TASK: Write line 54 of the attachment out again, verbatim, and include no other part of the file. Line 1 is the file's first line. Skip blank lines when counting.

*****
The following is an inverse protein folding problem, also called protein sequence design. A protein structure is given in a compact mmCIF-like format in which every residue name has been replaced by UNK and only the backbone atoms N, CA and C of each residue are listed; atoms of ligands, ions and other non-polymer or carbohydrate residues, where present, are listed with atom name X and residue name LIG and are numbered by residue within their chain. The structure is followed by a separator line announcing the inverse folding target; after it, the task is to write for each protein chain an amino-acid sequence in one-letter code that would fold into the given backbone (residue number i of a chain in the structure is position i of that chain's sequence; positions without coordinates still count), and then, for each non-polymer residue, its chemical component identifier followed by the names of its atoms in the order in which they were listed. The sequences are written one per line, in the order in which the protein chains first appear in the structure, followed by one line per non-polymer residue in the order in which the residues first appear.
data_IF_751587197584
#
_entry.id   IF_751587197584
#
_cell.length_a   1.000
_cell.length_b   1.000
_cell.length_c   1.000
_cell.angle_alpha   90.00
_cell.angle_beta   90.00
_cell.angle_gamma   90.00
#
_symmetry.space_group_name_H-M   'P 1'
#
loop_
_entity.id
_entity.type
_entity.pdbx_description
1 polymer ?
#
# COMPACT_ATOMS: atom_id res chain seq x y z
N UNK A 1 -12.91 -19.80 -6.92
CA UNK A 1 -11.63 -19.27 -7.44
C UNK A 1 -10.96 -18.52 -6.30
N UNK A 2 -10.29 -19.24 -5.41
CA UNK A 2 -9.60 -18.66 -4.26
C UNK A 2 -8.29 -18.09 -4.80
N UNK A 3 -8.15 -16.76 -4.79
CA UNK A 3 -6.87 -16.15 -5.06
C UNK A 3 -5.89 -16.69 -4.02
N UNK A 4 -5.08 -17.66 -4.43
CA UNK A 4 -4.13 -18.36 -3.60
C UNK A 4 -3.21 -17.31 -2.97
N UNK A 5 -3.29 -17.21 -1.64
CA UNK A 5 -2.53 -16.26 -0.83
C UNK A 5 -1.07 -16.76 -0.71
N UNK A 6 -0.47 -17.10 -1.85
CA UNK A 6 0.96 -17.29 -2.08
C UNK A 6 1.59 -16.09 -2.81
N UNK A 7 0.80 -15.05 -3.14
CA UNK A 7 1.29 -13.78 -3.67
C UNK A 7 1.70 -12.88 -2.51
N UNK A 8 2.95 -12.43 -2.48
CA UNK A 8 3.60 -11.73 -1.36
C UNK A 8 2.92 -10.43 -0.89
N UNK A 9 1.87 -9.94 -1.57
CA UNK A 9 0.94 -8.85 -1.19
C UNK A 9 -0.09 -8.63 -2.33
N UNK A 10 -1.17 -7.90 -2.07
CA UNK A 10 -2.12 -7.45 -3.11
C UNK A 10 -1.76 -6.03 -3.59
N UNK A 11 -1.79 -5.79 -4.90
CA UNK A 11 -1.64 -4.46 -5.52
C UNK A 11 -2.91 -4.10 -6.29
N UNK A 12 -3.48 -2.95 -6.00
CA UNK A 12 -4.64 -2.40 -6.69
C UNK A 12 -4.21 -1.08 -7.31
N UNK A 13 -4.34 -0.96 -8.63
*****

C UNK A 11 -2.91 -4.10 -6.29